Covenant Health Knoxville Half Marathon, Tennessee- 27th state

This is part of a series of posts from my quest to run a half marathon in all 50 states. Tennessee was my 27th state.

Who knew Knoxville, Tennessee was so hilly? Certainly not me when I signed up for the Covenant Health Knoxville Half Marathon. Typically I tend to steer away from a course that’s full of hills, although some hills are fine. I just feel that running a half marathon is hard enough without having to climb up and down hills as well. It’s kind of funny I even ran this race at all. For years I always thought I would run the St. Jude Half Marathon in Memphis for my Tennessee race. Somehow that wasn’t happening; the timing was never right, and I really needed a half marathon during my daughter’s spring break in April, and this Knoxville race fit the bill.

The marathon and half marathon courses both go through World’s Fair Park and finish at University of Tennessee’s Neyland Stadium but in-between are many, many hills. Here’s a question taken from the race website FAQ page about hills that I found interesting. Pay attention to that last part of the last sentence- “there are not very many miles that are just flat.”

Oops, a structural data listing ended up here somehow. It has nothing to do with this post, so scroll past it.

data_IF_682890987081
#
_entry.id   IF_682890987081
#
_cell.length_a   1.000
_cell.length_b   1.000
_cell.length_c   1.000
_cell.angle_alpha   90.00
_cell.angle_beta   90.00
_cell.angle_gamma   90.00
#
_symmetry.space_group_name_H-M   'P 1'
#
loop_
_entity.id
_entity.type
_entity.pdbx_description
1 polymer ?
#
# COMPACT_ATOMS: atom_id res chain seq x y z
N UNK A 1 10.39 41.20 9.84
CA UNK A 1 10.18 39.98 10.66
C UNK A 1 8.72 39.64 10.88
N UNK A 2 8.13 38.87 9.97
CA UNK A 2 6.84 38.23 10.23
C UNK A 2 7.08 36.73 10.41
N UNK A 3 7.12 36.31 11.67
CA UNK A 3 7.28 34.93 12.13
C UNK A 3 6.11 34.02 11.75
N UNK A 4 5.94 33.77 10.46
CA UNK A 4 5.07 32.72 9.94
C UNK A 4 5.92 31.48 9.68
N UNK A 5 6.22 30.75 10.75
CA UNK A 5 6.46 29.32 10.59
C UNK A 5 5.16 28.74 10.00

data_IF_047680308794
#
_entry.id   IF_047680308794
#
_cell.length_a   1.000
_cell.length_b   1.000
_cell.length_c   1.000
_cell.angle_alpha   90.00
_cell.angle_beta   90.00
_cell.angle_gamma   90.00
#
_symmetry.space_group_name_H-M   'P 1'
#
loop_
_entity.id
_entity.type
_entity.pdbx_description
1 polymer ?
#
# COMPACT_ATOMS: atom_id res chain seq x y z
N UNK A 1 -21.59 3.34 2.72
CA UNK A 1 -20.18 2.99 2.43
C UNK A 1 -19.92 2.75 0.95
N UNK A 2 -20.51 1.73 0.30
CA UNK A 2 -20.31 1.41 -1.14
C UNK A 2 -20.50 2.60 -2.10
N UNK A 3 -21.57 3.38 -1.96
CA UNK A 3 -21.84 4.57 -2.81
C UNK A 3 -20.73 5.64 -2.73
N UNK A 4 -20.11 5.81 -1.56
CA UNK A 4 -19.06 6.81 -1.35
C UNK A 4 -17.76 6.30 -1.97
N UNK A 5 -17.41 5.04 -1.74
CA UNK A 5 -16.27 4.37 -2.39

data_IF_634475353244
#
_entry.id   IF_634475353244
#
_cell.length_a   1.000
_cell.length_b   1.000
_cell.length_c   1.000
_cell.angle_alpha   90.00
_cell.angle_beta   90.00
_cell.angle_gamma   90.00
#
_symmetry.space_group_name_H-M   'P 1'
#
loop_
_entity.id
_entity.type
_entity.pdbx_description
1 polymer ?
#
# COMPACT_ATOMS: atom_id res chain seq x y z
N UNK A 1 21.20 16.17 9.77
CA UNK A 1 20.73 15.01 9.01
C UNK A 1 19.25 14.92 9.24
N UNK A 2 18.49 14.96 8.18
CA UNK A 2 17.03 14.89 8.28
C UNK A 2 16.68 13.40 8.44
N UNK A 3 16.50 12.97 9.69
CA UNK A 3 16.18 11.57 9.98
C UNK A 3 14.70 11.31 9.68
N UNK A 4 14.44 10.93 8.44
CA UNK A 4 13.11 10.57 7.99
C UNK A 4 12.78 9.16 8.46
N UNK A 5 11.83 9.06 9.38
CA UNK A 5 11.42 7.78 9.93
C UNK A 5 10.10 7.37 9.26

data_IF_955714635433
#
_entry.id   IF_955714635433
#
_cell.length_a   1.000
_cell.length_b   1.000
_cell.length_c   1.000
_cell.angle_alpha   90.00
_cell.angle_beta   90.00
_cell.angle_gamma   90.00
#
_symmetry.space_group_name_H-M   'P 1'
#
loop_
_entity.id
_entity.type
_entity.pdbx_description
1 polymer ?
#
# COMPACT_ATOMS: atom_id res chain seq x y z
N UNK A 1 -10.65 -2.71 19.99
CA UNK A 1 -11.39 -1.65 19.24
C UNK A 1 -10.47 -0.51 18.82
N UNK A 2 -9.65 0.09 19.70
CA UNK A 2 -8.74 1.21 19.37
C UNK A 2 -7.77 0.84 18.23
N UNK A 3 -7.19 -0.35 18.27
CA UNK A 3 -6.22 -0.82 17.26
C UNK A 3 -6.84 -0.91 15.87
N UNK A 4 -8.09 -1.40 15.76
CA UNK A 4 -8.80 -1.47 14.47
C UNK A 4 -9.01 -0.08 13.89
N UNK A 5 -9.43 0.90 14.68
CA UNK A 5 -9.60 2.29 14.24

Q. Is the course very hilly?
A. The course has some hills, particularly in the first half of the marathon. It is not terribly hilly though. You can see a course profile in the race information page. The total elevation change is not dramatic, but there are not very many miles that are just flat.

Translation:  there’s not more than 25 feet of flat land on this course, so just realize pretty much the entire course is on rolling hills. Yes, of course it’s hilly.

Both the marathon and half marathon started at 7:30 am which helped to get us runners off the course before it got too hot. I was banking on the knowledge that Knoxville typically has great weather in early April so heat shouldn’t be a factor at this race, which it wasn’t for me. All throughout the race, the weather was perfect for racing.

This was without a doubt one of the hilliest courses I had ever run. It was at least fairly scenic; we ran through nice neighborhoods with huge houses and nice lawns, past the water some, along a greenway, and finished on the 50 yard line of the University of Tennessee Volunteers football field at Neyland Stadium. There were some bands playing along the course and the aid stations were plentiful and good.

At the finish in the stadium, we were handed our finisher medals and invited to a fun-looking post-race party. I was wiped out from all of the hills so I skipped the party and decided to head back to my hotel room for a hot shower and nap instead. My finish time was 2:07:04.